Anyway, pointing this out without at least attempting to provide a solution is not right either. So, what do I propose? I suggest we limit ourselves to examining our walk, and only speaking out about what the Scriptures clearly spell out as absolute. Anything beyond that is believing we know more than we do, and that my friends is pride.



Filed under Fundamentalism

5 responses to “The Fundamental error in Fundamentalism

  1. Jennifer Mular

    OK, I am in no way biased =), but I am going to agree anyway. I would also like to add to what you said a little, too. “Throwing mud” ends up being just that, a lot of “mudslinging” and nothing is accomplished except getting our hands dirty. How is that glorifying to God (which is the sum total of our purpose in life)? How is that edifying to other Christians? How is that helping them to be more Christ-like? It just puts up walls (to stick with the metaphor). When people who are outside of Christianity (i.e. unsaved) or even outside fundamentalism looking at us, they see how petty we are being. How is it that we can’t? Is the beam too big that is sticking out of our own eyes?

    Now, when someone IS violating Scripture then we DO need to confront them. I think this is another area where a lot of us (yes, me included) fail. We should be going to our brothers and sisters in a spirit of humility with Scripture and confront, but what we end up doing is pridefully building ourselves up again and putting them down, sometimes even behind their backs (aka gossip), which, again, leads to contention. Or another reaction we might have is to not confront or even bring up the matter at all which is also sin in that we are too afraid of man to do what we are supposed to do.

    I also agree with your solution to the problem, but we need to be careful that that doesn’t bring on pride as well (thinking we are Spiritually better than someone else because we are more “in tune” with God). The thought of Who God is and Who Christ is should be so humbling to us of who we are.

  2. Stewart

    Ok Pete,
    I, for the most part, agree with you. However, I have a question. While I agree that in may cases pride takes us down the path of ruin… what if someone genuinely believes that what they are holding to, and attempting to fight against, is doctrine that cannot be violated?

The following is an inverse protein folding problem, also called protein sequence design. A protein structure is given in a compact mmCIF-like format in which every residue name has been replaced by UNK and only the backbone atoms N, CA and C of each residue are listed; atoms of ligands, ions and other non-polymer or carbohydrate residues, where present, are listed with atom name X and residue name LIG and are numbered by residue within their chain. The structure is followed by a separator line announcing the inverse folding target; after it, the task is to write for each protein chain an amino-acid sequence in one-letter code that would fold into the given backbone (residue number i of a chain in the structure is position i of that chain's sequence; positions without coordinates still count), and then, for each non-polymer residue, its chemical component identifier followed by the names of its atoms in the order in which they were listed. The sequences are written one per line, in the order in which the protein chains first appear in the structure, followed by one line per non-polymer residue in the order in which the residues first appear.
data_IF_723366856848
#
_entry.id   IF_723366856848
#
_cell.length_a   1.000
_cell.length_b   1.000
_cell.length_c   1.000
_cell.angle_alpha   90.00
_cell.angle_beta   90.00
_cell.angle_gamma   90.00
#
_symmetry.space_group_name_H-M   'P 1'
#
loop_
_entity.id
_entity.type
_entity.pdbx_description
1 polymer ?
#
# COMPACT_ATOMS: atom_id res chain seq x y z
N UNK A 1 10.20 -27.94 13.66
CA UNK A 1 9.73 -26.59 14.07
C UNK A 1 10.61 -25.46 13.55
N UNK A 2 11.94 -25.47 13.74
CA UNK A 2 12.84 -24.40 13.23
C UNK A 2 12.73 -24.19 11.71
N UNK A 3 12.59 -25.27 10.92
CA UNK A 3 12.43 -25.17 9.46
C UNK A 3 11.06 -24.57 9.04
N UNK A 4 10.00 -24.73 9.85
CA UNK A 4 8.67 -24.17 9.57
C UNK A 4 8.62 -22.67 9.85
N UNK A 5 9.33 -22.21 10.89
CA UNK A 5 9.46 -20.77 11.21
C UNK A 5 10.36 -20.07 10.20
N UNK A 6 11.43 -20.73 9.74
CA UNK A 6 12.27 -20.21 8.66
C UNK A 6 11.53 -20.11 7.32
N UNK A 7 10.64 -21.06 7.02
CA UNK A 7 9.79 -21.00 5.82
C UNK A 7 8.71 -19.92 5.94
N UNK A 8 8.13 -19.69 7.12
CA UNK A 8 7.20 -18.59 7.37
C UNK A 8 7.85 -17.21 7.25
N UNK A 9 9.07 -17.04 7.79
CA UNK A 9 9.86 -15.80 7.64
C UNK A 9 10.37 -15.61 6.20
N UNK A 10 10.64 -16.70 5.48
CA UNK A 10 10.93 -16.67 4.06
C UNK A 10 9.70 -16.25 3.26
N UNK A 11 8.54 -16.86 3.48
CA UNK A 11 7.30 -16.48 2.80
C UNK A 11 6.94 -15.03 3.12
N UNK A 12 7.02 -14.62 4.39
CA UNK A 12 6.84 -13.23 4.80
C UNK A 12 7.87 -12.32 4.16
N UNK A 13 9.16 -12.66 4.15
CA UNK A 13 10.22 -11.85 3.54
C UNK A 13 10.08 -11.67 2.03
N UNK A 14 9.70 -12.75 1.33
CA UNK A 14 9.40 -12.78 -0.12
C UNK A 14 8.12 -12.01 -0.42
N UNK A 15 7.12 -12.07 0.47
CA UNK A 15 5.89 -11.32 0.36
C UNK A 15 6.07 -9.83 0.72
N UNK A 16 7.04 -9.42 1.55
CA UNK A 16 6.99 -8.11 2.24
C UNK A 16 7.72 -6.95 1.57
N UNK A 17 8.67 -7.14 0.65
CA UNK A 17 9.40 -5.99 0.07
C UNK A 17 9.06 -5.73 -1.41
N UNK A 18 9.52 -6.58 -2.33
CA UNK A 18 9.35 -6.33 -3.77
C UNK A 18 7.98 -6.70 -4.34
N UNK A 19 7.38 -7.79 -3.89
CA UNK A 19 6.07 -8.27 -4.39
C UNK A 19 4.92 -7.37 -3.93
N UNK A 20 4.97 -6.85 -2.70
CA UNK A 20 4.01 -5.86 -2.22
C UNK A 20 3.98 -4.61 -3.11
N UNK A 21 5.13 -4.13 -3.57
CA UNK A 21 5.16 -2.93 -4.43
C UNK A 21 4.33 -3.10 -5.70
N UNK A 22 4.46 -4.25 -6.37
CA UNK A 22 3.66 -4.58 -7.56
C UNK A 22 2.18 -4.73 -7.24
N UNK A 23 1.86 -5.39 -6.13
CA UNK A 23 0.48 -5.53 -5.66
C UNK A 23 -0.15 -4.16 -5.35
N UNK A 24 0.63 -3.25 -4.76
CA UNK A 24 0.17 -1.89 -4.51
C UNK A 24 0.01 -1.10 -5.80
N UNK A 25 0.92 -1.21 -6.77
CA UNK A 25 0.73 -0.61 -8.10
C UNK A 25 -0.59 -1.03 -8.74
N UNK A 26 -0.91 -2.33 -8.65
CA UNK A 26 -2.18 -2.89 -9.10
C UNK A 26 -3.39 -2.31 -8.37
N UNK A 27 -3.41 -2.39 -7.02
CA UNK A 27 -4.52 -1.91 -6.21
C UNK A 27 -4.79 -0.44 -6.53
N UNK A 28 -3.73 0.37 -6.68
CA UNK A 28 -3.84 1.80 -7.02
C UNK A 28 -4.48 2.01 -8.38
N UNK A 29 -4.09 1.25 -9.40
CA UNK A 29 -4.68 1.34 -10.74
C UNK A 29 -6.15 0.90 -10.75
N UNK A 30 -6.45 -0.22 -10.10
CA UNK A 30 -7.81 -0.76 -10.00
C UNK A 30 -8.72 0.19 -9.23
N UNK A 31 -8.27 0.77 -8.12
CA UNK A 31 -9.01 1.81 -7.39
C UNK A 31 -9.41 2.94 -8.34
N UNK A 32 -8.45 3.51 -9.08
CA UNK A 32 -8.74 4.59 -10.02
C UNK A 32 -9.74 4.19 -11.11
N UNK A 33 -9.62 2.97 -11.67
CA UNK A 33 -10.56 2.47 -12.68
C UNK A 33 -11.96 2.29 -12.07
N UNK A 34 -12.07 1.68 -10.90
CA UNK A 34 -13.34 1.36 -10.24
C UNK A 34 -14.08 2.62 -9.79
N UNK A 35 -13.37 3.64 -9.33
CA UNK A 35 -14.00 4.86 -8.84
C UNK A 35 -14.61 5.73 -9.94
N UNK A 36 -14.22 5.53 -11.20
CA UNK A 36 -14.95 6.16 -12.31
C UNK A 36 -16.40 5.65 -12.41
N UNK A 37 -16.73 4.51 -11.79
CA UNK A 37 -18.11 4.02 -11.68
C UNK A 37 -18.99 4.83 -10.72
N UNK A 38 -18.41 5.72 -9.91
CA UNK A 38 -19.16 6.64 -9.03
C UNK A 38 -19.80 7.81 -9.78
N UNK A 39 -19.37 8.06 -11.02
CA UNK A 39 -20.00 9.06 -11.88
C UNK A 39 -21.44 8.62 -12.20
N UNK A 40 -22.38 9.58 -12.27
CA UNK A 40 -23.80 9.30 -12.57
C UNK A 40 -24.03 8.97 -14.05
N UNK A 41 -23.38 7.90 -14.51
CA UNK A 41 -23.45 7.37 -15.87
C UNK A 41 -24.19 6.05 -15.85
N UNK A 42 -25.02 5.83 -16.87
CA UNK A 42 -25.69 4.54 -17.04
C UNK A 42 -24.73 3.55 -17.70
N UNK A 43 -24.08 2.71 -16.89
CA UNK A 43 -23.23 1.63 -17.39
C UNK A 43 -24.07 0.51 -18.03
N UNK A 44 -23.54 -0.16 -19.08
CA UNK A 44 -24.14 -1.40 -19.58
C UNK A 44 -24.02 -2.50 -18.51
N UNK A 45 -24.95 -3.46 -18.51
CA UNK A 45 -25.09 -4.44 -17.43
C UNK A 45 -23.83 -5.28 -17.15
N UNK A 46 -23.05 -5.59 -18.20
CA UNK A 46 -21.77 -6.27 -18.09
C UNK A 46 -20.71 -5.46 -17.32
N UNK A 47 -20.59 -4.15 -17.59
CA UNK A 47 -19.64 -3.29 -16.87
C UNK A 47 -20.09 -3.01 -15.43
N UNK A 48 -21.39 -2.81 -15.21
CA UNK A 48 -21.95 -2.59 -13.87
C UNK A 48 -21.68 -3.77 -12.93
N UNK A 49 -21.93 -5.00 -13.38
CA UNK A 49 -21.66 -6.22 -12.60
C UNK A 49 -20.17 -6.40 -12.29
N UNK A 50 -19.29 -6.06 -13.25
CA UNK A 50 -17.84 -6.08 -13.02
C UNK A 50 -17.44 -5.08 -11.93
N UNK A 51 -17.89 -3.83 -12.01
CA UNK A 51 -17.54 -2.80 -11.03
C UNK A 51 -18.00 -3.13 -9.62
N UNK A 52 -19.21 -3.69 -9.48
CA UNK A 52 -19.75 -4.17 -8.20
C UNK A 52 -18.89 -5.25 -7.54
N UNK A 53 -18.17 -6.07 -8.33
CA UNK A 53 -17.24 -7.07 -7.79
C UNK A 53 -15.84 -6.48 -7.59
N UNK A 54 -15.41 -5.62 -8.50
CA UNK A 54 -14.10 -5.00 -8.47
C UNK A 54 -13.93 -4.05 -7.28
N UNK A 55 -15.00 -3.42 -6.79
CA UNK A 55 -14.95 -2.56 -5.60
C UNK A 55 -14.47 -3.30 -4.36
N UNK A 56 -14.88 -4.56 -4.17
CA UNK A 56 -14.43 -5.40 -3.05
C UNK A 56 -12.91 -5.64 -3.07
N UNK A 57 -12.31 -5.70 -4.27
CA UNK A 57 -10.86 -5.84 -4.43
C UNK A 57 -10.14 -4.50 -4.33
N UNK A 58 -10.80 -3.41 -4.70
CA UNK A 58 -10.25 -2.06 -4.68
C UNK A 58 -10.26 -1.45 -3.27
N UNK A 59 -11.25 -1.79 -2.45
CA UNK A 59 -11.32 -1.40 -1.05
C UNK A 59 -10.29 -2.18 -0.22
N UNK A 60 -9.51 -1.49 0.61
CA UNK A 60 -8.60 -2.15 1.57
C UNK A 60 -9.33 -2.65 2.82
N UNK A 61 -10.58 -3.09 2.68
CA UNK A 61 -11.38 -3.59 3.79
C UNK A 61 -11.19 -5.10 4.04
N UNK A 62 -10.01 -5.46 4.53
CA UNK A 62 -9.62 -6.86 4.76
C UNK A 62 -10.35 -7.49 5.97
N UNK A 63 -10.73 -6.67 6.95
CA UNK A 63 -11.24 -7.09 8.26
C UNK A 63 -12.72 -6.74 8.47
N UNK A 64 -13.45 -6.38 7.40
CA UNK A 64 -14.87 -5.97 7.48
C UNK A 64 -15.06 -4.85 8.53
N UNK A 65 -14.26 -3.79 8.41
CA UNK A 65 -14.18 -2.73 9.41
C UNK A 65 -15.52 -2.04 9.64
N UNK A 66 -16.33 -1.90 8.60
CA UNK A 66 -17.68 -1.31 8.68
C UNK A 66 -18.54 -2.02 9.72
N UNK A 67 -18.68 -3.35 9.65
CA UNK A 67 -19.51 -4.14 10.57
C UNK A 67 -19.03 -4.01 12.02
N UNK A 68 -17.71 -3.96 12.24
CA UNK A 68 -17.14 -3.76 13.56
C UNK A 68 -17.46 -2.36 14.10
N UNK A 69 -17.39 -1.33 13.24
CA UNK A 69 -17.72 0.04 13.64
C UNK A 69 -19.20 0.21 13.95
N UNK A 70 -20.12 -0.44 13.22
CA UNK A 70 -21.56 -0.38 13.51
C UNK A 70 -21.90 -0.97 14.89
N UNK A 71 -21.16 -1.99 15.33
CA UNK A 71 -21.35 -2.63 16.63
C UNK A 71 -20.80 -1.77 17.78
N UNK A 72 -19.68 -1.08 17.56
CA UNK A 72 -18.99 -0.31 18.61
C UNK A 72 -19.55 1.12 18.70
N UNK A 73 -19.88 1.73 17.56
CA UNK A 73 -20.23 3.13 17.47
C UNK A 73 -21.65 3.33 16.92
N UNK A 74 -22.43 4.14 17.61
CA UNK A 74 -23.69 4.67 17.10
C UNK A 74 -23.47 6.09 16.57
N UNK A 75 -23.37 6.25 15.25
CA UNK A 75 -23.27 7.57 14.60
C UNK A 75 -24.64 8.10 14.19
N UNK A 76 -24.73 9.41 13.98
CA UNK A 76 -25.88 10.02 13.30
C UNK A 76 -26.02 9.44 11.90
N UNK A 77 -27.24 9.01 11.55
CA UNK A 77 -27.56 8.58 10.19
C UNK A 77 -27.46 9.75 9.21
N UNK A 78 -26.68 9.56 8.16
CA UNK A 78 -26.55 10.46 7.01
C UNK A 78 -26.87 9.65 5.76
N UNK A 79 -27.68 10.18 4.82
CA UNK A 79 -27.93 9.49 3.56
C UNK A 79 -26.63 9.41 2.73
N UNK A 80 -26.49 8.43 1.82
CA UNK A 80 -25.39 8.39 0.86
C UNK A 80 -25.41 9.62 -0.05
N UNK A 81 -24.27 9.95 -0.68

To these individuals, their outward zeal and pride are really founded in a love for God and His statutes.

    Is that really sin? For sin is rebellion against God.

  3. Peter Mular


    I see what you are saying and I did consider it. The answer I have is two-fold. First, Pride ALWAYS leads to ruin for Pride is SIN, and it is listed in Scripture as one of the six things God hates (Proverbs 6:16-19)
    Second, sincerity does not equal correctness. In other words, you can be very sincerely wrong(i.e. the KJVO people are very sincere but they are flat out wrong!)

    I guess my point is that even standing on the “Moral High Ground” one can become proud and try to rationalize it all away. Right doctrine will NEVER cause you to put a brother in Christ to shame. Love for God manifests itself in Love for the brethren. Anything less is not true Christian Love.

    Also, my point in the OP was that the major error in “F” is that we have made a battleground of things about which the word is at best non-specific. (i.e. Music, When did the church start?, Local vs. Universal Chruch, etc. Not to mention the C v A debates)

    In summary, my point is that SIN in the movement has robbed us of the ability to discern right and wrong. Pride has done from within what no amount of challenge from without could do, it has crippled our ability to sense and obey the Holy Spirit’s leading in these matters. Without which we will not be able to live as the word commands us to.

  4. Anonymous


    I don’t know you, but want to encourage you to keep thinking and keep writing. There was a time that I was where you are and I am thankful for His sustaining grace through those years.

    Because of Christ,

    Dan McGhee
    Senior Pastor – Harvest Bible Chapel of Canton

  5. Scott

    WOW!I’ve been dealing with the same issue for the past 10 years also and I’ve never been able to put it in word. Even if I could I don’t think I could be assertive enough to let anyone else know what I thought!
    I agree with you 100%!